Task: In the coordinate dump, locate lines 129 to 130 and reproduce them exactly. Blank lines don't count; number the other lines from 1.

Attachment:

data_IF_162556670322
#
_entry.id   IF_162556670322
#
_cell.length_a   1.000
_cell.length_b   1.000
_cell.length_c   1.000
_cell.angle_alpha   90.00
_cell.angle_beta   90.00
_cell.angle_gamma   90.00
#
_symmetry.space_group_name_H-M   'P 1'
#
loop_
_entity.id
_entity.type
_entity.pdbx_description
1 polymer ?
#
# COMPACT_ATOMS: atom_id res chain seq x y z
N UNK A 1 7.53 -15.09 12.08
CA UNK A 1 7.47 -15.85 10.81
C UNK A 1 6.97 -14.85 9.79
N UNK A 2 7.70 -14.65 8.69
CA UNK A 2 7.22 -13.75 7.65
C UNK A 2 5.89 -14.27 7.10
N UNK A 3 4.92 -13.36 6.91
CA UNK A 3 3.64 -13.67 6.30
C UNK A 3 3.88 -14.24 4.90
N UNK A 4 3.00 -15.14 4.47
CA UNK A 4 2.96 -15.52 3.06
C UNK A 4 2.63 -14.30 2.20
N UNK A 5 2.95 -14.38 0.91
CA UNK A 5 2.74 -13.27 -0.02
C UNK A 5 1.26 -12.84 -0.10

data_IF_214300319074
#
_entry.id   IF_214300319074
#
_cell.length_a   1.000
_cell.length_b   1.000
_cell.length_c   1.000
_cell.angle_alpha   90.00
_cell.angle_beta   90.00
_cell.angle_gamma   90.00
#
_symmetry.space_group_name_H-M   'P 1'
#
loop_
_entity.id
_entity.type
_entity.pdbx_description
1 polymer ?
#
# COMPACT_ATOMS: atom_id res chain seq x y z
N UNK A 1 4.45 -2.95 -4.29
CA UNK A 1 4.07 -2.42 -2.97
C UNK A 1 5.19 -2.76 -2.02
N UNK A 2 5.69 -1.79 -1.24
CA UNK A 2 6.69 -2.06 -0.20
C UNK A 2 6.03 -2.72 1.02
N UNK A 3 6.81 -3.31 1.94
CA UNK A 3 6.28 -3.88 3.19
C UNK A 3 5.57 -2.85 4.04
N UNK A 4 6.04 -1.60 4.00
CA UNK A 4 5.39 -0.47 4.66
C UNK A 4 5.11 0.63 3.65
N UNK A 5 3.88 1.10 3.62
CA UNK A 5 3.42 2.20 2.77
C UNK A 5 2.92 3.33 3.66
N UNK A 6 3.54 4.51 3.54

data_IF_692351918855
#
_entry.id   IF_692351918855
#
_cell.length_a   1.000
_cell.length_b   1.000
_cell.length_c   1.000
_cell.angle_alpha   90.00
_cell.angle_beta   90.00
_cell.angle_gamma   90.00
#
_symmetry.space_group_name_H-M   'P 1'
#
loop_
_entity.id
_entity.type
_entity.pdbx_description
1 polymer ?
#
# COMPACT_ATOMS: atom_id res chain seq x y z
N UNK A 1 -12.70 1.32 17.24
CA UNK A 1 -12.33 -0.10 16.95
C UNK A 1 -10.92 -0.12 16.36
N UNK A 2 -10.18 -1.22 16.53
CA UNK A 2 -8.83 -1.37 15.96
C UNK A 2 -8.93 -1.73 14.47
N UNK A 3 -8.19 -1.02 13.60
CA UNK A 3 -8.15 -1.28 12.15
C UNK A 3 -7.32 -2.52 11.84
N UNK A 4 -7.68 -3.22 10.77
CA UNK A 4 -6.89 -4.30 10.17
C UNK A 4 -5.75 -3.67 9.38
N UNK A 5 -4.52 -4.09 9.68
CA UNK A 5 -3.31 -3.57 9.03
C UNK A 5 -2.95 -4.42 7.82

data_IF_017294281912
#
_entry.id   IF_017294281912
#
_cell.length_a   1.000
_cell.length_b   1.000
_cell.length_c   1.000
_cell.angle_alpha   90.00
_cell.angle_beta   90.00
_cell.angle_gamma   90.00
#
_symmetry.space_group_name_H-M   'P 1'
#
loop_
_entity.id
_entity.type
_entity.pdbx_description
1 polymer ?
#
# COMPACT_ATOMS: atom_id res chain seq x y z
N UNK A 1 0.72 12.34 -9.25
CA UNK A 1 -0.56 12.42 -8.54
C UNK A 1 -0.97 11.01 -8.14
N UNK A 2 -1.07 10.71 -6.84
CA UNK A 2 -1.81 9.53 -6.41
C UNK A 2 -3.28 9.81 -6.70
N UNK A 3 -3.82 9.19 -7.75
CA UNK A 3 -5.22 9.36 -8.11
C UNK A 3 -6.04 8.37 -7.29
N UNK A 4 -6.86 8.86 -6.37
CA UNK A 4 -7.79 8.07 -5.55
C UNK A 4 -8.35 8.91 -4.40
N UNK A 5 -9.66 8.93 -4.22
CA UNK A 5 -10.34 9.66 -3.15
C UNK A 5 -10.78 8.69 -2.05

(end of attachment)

C UNK A 1 -0.97 11.01 -8.14
N UNK A 2 -1.07 10.71 -6.84